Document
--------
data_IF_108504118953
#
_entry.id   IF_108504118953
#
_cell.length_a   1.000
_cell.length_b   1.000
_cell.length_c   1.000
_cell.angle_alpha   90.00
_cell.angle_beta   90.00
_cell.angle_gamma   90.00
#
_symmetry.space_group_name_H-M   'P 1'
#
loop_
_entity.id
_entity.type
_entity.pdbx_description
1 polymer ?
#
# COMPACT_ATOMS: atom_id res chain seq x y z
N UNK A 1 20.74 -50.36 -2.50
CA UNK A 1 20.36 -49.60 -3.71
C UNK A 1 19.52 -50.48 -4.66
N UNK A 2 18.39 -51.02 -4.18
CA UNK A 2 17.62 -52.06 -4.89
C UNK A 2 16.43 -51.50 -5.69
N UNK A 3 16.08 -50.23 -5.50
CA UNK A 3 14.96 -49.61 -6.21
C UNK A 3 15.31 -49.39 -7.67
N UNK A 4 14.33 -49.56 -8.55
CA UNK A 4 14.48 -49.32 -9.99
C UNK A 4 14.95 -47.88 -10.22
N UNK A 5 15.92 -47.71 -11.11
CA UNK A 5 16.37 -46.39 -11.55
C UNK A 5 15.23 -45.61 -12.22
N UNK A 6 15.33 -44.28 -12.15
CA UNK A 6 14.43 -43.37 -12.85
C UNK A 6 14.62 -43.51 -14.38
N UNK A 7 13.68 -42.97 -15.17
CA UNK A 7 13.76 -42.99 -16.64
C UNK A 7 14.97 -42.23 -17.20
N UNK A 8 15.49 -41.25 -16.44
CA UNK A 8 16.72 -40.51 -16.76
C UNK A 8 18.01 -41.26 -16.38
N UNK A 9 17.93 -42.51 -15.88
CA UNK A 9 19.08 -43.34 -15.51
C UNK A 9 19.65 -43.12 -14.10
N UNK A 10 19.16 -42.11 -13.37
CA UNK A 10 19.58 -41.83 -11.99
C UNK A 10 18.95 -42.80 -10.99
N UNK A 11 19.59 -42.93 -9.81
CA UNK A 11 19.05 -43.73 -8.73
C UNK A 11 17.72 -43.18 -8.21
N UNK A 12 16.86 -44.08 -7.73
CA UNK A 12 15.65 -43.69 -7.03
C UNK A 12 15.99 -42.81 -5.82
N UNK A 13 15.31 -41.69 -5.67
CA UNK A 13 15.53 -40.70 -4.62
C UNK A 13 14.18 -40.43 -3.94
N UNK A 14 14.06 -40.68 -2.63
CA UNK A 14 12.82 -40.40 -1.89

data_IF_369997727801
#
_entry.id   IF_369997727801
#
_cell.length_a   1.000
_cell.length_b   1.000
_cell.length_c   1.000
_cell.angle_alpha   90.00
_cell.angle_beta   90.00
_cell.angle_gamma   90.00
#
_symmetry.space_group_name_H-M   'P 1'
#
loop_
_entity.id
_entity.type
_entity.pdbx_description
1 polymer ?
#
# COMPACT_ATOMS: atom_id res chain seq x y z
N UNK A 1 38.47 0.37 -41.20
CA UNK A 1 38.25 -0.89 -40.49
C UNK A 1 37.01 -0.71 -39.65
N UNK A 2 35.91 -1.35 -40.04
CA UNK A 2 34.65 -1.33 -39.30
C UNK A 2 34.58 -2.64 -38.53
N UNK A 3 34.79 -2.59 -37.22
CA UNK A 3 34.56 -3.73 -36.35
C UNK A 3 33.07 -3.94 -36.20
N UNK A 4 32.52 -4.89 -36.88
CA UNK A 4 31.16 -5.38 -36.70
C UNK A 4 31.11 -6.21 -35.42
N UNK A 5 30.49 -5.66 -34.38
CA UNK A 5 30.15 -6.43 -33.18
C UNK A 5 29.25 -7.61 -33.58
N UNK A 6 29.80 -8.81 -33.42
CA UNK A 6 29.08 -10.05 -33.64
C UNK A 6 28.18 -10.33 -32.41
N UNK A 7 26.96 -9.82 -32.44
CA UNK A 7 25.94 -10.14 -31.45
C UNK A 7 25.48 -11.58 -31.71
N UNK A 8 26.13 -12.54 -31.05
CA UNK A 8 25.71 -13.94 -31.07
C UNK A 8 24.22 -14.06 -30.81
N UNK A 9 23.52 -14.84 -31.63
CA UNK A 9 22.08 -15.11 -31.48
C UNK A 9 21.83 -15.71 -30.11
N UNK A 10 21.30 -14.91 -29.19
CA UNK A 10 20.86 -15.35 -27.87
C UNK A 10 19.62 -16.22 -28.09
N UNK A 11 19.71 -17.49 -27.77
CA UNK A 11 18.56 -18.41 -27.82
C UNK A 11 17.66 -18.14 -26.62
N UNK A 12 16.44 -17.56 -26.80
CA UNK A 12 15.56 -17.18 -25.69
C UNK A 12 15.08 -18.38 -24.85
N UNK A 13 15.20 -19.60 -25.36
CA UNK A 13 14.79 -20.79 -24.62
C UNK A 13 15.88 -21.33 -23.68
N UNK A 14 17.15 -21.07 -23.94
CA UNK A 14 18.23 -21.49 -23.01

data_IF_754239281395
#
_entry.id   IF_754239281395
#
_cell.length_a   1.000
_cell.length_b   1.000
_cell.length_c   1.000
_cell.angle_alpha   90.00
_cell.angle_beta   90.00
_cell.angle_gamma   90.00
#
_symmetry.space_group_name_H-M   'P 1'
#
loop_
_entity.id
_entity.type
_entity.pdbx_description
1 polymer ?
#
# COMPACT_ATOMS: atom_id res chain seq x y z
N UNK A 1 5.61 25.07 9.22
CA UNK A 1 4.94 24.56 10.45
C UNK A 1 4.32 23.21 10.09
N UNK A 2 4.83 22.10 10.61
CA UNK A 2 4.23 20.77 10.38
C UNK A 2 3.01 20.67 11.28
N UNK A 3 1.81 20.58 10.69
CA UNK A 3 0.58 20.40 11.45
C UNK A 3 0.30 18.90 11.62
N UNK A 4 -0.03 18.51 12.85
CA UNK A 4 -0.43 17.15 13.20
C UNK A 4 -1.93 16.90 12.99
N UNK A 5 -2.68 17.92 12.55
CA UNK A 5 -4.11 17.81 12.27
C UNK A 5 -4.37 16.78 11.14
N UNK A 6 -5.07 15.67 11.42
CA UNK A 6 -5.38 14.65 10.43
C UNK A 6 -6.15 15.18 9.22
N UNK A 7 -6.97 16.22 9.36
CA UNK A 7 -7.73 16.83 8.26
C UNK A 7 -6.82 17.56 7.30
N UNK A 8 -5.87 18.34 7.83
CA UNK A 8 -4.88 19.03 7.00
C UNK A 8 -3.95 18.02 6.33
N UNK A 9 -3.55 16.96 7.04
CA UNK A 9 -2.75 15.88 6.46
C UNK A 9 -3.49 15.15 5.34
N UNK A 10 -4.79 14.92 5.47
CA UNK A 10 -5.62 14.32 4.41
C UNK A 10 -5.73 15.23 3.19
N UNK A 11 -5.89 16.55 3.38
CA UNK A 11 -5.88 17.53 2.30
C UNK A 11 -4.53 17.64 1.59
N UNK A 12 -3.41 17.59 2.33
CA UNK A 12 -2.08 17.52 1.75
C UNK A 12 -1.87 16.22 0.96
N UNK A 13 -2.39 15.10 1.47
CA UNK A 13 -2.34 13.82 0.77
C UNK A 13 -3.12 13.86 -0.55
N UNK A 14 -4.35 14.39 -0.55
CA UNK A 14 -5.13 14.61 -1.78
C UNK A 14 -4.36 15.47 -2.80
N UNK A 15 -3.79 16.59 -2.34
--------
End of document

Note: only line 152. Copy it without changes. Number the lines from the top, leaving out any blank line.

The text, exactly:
N UNK A 4 -0.03 18.51 12.85